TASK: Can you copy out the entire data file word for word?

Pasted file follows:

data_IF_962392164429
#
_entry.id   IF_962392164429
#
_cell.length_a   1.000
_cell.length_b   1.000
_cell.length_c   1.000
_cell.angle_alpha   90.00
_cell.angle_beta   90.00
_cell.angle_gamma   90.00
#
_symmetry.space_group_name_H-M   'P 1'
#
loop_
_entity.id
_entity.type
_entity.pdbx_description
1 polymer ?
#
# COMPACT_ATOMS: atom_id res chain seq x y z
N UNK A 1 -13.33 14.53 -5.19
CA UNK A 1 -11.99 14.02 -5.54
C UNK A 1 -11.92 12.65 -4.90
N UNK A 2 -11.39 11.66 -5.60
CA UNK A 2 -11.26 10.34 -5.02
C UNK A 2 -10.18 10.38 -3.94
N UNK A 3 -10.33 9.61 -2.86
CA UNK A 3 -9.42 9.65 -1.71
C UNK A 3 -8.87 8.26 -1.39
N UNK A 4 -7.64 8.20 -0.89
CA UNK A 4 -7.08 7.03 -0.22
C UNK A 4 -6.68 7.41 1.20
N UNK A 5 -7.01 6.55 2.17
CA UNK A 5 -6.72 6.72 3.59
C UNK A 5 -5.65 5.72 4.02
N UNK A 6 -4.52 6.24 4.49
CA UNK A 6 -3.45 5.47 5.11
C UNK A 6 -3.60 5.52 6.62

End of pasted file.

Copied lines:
data_IF_962392164429
#
_entry.id   IF_962392164429
#
_cell.length_a   1.000
_cell.length_b   1.000
_cell.length_c   1.000
_cell.angle_alpha   90.00
_cell.angle_beta   90.00
_cell.angle_gamma   90.00
#
_symmetry.space_group_name_H-M   'P 1'
#
loop_
_entity.id
_entity.type
_entity.pdbx_description
1 polymer ?
#
# COMPACT_ATOMS: atom_id res chain seq x y z
N UNK A 1 -13.33 14.53 -5.19
CA UNK A 1 -11.99 14.02 -5.54
C UNK A 1 -11.92 12.65 -4.90
N UNK A 2 -11.39 11.66 -5.60
CA UNK A 2 -11.26 10.34 -5.02
C UNK A 2 -10.18 10.38 -3.94
N UNK A 3 -10.33 9.61 -2.86
CA UNK A 3 -9.42 9.65 -1.71
C UNK A 3 -8.87 8.26 -1.39
N UNK A 4 -7.64 8.20 -0.89
CA UNK A 4 -7.08 7.03 -0.22
C UNK A 4 -6.68 7.41 1.20
N UNK A 5 -7.01 6.55 2.17
CA UNK A 5 -6.72 6.72 3.59
C UNK A 5 -5.65 5.72 4.02
N UNK A 6 -4.52 6.24 4.49
CA UNK A 6 -3.45 5.47 5.11
C UNK A 6 -3.60 5.52 6.62